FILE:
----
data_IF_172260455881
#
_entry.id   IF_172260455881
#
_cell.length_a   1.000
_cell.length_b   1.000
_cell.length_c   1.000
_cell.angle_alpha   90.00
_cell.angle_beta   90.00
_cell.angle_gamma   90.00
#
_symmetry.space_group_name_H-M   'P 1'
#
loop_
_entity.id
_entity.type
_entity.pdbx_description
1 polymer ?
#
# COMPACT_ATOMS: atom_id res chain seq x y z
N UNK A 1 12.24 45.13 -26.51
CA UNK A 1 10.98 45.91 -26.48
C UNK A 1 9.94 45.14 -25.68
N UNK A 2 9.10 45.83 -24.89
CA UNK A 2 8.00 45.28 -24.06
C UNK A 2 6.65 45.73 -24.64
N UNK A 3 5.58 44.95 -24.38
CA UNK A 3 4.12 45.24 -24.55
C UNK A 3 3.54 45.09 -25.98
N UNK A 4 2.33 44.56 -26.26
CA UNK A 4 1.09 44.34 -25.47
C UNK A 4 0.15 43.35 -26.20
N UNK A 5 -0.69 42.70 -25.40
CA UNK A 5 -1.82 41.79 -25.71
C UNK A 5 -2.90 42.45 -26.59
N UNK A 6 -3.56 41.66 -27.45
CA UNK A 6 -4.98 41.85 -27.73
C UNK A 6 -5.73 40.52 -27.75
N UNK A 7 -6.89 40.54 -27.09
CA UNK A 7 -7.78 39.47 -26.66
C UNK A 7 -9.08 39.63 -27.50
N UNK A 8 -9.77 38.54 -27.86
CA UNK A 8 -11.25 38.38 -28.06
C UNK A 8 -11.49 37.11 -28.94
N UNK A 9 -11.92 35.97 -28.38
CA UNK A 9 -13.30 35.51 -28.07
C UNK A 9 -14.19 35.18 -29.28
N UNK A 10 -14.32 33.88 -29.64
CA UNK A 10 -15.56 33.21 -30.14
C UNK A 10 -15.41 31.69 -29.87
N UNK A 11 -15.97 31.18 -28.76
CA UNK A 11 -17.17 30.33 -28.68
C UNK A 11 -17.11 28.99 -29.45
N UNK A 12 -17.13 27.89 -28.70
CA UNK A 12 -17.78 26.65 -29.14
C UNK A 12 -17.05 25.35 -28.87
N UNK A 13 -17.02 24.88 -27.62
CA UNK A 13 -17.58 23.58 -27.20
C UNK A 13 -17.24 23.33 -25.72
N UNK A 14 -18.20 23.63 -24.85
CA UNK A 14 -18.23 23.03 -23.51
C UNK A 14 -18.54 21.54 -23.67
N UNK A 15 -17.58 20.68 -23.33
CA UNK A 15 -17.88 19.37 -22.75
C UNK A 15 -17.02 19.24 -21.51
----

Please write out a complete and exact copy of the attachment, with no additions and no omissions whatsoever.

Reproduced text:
data_IF_172260455881
#
_entry.id   IF_172260455881
#
_cell.length_a   1.000
_cell.length_b   1.000
_cell.length_c   1.000
_cell.angle_alpha   90.00
_cell.angle_beta   90.00
_cell.angle_gamma   90.00
#
_symmetry.space_group_name_H-M   'P 1'
#
loop_
_entity.id
_entity.type
_entity.pdbx_description
1 polymer ?
#
# COMPACT_ATOMS: atom_id res chain seq x y z
N UNK A 1 12.24 45.13 -26.51
CA UNK A 1 10.98 45.91 -26.48
C UNK A 1 9.94 45.14 -25.68
N UNK A 2 9.10 45.83 -24.89
CA UNK A 2 8.00 45.28 -24.06
C UNK A 2 6.65 45.73 -24.64
N UNK A 3 5.58 44.95 -24.38
CA UNK A 3 4.12 45.24 -24.55
C UNK A 3 3.54 45.09 -25.98
N UNK A 4 2.33 44.56 -26.26
CA UNK A 4 1.09 44.34 -25.47
C UNK A 4 0.15 43.35 -26.20
N UNK A 5 -0.69 42.70 -25.40
CA UNK A 5 -1.82 41.79 -25.71
C UNK A 5 -2.90 42.45 -26.59
N UNK A 6 -3.56 41.66 -27.45
CA UNK A 6 -4.98 41.85 -27.73
C UNK A 6 -5.73 40.52 -27.75
N UNK A 7 -6.89 40.54 -27.09
CA UNK A 7 -7.78 39.47 -26.66
C UNK A 7 -9.08 39.63 -27.50
N UNK A 8 -9.77 38.54 -27.86
CA UNK A 8 -11.25 38.38 -28.06
C UNK A 8 -11.49 37.11 -28.94
N UNK A 9 -11.92 35.97 -28.38
CA UNK A 9 -13.30 35.51 -28.07
C UNK A 9 -14.19 35.18 -29.28
N UNK A 10 -14.32 33.88 -29.64
CA UNK A 10 -15.56 33.21 -30.14
C UNK A 10 -15.41 31.69 -29.87
N UNK A 11 -15.97 31.18 -28.76
CA UNK A 11 -17.17 30.33 -28.68
C UNK A 11 -17.11 28.99 -29.45
N UNK A 12 -17.13 27.89 -28.70
CA UNK A 12 -17.78 26.65 -29.14
C UNK A 12 -17.05 25.35 -28.87
N UNK A 13 -17.02 24.88 -27.62
CA UNK A 13 -17.58 23.58 -27.20
C UNK A 13 -17.24 23.33 -25.72
N UNK A 14 -18.20 23.63 -24.85
CA UNK A 14 -18.23 23.03 -23.51
C UNK A 14 -18.54 21.54 -23.67
N UNK A 15 -17.58 20.68 -23.33
CA UNK A 15 -17.88 19.37 -22.75
C UNK A 15 -17.02 19.24 -21.51